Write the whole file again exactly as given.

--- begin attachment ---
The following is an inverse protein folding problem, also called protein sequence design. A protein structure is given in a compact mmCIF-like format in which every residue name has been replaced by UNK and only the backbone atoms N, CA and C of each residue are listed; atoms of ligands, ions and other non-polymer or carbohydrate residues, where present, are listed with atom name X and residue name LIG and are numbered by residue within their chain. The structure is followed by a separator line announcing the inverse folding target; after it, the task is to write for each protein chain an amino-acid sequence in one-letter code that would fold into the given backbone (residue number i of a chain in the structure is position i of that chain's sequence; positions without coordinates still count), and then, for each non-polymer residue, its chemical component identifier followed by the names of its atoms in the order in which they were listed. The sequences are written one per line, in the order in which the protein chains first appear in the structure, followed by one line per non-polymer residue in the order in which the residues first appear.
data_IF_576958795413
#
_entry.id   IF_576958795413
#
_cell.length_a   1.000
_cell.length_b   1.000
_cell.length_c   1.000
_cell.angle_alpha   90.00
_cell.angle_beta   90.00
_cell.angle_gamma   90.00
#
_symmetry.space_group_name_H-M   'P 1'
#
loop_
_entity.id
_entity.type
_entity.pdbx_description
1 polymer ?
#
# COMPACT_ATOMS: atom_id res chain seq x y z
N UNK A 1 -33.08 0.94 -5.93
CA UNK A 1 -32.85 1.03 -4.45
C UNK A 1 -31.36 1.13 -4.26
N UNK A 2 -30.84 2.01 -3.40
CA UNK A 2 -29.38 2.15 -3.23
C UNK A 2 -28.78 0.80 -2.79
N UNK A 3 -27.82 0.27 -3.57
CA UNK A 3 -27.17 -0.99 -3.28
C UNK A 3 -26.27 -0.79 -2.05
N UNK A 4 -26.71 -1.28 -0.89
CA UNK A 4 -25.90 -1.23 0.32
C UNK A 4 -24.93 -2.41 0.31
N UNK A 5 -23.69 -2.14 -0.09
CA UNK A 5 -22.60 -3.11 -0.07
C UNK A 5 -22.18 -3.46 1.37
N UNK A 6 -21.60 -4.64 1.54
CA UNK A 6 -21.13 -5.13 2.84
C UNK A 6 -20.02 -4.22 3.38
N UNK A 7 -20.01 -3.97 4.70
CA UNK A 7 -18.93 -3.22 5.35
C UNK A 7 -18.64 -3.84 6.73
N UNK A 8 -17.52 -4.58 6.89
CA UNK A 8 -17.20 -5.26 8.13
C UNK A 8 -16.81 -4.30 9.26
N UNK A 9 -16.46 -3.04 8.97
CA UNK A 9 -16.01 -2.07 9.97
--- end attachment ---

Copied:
The following is an inverse protein folding problem, also called protein sequence design. A protein structure is given in a compact mmCIF-like format in which every residue name has been replaced by UNK and only the backbone atoms N, CA and C of each residue are listed; atoms of ligands, ions and other non-polymer or carbohydrate residues, where present, are listed with atom name X and residue name LIG and are numbered by residue within their chain. The structure is followed by a separator line announcing the inverse folding target; after it, the task is to write for each protein chain an amino-acid sequence in one-letter code that would fold into the given backbone (residue number i of a chain in the structure is position i of that chain's sequence; positions without coordinates still count), and then, for each non-polymer residue, its chemical component identifier followed by the names of its atoms in the order in which they were listed. The sequences are written one per line, in the order in which the protein chains first appear in the structure, followed by one line per non-polymer residue in the order in which the residues first appear.
data_IF_576958795413
#
_entry.id   IF_576958795413
#
_cell.length_a   1.000
_cell.length_b   1.000
_cell.length_c   1.000
_cell.angle_alpha   90.00
_cell.angle_beta   90.00
_cell.angle_gamma   90.00
#
_symmetry.space_group_name_H-M   'P 1'
#
loop_
_entity.id
_entity.type
_entity.pdbx_description
1 polymer ?
#
# COMPACT_ATOMS: atom_id res chain seq x y z
N UNK A 1 -33.08 0.94 -5.93
CA UNK A 1 -32.85 1.03 -4.45
C UNK A 1 -31.36 1.13 -4.26
N UNK A 2 -30.84 2.01 -3.40
CA UNK A 2 -29.38 2.15 -3.23
C UNK A 2 -28.78 0.80 -2.79
N UNK A 3 -27.82 0.27 -3.57
CA UNK A 3 -27.17 -0.99 -3.28
C UNK A 3 -26.27 -0.79 -2.05
N UNK A 4 -26.71 -1.28 -0.89
CA UNK A 4 -25.90 -1.23 0.32
C UNK A 4 -24.93 -2.41 0.31
N UNK A 5 -23.69 -2.14 -0.09
CA UNK A 5 -22.60 -3.11 -0.07
C UNK A 5 -22.18 -3.46 1.37
N UNK A 6 -21.60 -4.64 1.54
CA UNK A 6 -21.13 -5.13 2.84
C UNK A 6 -20.02 -4.22 3.38
N UNK A 7 -20.01 -3.97 4.70
CA UNK A 7 -18.93 -3.22 5.35
C UNK A 7 -18.64 -3.84 6.73
N UNK A 8 -17.52 -4.58 6.89
CA UNK A 8 -17.20 -5.26 8.13
C UNK A 8 -16.81 -4.30 9.26
N UNK A 9 -16.46 -3.04 8.97
CA UNK A 9 -16.01 -2.07 9.97